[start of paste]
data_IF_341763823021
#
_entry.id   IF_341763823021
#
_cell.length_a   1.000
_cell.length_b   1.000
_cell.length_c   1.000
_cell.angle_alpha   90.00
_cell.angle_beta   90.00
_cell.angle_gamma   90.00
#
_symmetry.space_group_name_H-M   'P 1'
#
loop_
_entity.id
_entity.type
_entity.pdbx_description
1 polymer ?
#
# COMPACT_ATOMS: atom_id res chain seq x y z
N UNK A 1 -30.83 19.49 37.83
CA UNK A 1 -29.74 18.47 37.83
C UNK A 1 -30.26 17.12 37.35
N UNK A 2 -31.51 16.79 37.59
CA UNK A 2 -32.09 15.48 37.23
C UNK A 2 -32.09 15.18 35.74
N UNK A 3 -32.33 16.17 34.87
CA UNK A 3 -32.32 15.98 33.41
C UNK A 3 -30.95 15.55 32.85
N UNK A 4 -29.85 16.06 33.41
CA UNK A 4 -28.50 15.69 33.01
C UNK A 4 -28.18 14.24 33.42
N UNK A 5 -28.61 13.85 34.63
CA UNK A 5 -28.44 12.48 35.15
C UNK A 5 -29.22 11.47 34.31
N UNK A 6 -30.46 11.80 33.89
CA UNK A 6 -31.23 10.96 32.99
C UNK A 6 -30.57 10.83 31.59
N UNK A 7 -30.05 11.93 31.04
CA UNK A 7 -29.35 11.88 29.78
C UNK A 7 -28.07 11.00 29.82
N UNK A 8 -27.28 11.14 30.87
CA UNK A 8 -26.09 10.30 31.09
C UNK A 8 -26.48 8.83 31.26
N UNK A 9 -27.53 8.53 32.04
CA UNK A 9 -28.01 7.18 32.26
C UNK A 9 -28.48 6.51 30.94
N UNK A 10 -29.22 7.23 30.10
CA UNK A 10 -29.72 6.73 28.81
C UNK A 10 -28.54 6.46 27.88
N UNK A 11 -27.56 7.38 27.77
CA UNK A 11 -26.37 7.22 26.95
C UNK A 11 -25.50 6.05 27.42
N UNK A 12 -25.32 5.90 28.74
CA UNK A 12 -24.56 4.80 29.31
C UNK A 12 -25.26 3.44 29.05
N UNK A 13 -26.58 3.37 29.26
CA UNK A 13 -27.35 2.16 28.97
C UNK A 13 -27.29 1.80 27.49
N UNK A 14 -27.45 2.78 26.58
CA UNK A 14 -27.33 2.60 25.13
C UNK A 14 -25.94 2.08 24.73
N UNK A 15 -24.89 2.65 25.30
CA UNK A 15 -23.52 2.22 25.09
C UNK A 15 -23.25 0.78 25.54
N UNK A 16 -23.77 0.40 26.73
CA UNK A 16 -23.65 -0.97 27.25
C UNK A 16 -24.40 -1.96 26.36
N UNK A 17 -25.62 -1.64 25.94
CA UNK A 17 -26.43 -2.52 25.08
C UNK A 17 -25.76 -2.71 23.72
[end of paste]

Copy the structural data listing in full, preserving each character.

data_IF_341763823021
#
_entry.id   IF_341763823021
#
_cell.length_a   1.000
_cell.length_b   1.000
_cell.length_c   1.000
_cell.angle_alpha   90.00
_cell.angle_beta   90.00
_cell.angle_gamma   90.00
#
_symmetry.space_group_name_H-M   'P 1'
#
loop_
_entity.id
_entity.type
_entity.pdbx_description
1 polymer ?
#
# COMPACT_ATOMS: atom_id res chain seq x y z
N UNK A 1 -30.83 19.49 37.83
CA UNK A 1 -29.74 18.47 37.83
C UNK A 1 -30.26 17.12 37.35
N UNK A 2 -31.51 16.79 37.59
CA UNK A 2 -32.09 15.48 37.23
C UNK A 2 -32.09 15.18 35.74
N UNK A 3 -32.33 16.17 34.87
CA UNK A 3 -32.32 15.98 33.41
C UNK A 3 -30.95 15.55 32.85
N UNK A 4 -29.85 16.06 33.41
CA UNK A 4 -28.50 15.69 33.01
C UNK A 4 -28.18 14.24 33.42
N UNK A 5 -28.61 13.85 34.63
CA UNK A 5 -28.44 12.48 35.15
C UNK A 5 -29.22 11.47 34.31
N UNK A 6 -30.46 11.80 33.89
CA UNK A 6 -31.23 10.96 32.99
C UNK A 6 -30.57 10.83 31.59
N UNK A 7 -30.05 11.93 31.04
CA UNK A 7 -29.35 11.88 29.78
C UNK A 7 -28.07 11.00 29.82
N UNK A 8 -27.28 11.14 30.87
CA UNK A 8 -26.09 10.30 31.09
C UNK A 8 -26.48 8.83 31.26
N UNK A 9 -27.53 8.53 32.04
CA UNK A 9 -28.01 7.18 32.26
C UNK A 9 -28.48 6.51 30.94
N UNK A 10 -29.22 7.23 30.10
CA UNK A 10 -29.72 6.73 28.81
C UNK A 10 -28.54 6.46 27.88
N UNK A 11 -27.56 7.38 27.77
CA UNK A 11 -26.37 7.22 26.95
C UNK A 11 -25.50 6.05 27.42
N UNK A 12 -25.32 5.90 28.74
CA UNK A 12 -24.56 4.80 29.31
C UNK A 12 -25.26 3.44 29.05
N UNK A 13 -26.58 3.37 29.26
CA UNK A 13 -27.35 2.16 28.97
C UNK A 13 -27.29 1.80 27.49
N UNK A 14 -27.45 2.78 26.58
CA UNK A 14 -27.33 2.60 25.13
C UNK A 14 -25.94 2.08 24.73
N UNK A 15 -24.89 2.65 25.30
CA UNK A 15 -23.52 2.22 25.09
C UNK A 15 -23.25 0.78 25.54
N UNK A 16 -23.77 0.40 26.73
CA UNK A 16 -23.65 -0.97 27.25
C UNK A 16 -24.40 -1.96 26.36
N UNK A 17 -25.62 -1.64 25.94
CA UNK A 17 -26.43 -2.52 25.08
C UNK A 17 -25.76 -2.71 23.72